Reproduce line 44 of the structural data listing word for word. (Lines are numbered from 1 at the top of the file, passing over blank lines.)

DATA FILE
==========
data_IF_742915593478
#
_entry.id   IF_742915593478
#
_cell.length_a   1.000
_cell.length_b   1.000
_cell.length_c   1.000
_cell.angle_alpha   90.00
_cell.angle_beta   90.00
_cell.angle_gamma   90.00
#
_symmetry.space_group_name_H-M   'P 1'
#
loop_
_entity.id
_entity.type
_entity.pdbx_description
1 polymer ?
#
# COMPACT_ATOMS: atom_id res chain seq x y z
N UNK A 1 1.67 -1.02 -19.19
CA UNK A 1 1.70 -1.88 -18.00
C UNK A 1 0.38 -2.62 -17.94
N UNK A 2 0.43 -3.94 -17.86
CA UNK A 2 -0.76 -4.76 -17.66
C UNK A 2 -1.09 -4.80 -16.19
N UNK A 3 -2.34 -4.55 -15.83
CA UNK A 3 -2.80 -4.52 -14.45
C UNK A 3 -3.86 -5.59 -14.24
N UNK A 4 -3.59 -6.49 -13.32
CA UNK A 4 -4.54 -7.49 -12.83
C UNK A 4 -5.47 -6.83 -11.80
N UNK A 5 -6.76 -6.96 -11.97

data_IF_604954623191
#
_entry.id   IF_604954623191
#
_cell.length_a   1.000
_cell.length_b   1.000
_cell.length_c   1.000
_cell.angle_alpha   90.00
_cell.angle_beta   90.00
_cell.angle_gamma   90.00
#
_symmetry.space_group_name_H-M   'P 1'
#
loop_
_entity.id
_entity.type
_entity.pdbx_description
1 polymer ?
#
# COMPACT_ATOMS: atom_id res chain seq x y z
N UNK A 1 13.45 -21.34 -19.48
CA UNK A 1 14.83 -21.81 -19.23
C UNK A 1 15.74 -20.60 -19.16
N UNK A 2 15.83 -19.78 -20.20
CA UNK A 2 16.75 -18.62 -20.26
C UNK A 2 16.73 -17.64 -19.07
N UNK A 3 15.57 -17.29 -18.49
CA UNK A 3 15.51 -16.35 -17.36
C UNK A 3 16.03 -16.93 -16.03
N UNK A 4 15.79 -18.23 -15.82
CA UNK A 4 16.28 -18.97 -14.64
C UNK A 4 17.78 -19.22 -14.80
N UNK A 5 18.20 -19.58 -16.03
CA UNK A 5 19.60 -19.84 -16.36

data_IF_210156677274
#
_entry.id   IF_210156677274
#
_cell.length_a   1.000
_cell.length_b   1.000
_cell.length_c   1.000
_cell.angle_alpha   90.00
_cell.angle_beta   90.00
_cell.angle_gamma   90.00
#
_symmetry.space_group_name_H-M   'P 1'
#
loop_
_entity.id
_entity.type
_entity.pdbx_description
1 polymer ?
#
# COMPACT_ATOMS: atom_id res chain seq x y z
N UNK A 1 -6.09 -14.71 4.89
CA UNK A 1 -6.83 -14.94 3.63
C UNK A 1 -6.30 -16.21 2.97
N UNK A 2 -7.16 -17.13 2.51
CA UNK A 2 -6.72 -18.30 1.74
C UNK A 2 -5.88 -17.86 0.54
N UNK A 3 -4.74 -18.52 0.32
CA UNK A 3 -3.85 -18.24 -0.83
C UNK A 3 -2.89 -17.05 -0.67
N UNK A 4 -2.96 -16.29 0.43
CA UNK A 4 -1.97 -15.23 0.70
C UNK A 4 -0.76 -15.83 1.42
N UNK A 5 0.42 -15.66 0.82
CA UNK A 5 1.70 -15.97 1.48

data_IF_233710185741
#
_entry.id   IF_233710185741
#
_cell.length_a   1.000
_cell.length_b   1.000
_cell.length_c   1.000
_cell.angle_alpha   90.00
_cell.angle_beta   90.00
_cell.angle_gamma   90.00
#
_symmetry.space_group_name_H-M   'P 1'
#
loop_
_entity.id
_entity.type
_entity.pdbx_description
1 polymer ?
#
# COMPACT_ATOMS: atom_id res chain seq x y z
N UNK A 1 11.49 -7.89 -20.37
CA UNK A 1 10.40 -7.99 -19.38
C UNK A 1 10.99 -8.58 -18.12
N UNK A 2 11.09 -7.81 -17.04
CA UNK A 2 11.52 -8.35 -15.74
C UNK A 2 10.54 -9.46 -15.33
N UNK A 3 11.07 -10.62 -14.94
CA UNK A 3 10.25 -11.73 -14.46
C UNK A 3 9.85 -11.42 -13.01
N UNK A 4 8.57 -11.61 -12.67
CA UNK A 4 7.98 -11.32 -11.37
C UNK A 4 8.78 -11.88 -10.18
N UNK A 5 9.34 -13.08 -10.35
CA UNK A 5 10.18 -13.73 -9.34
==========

#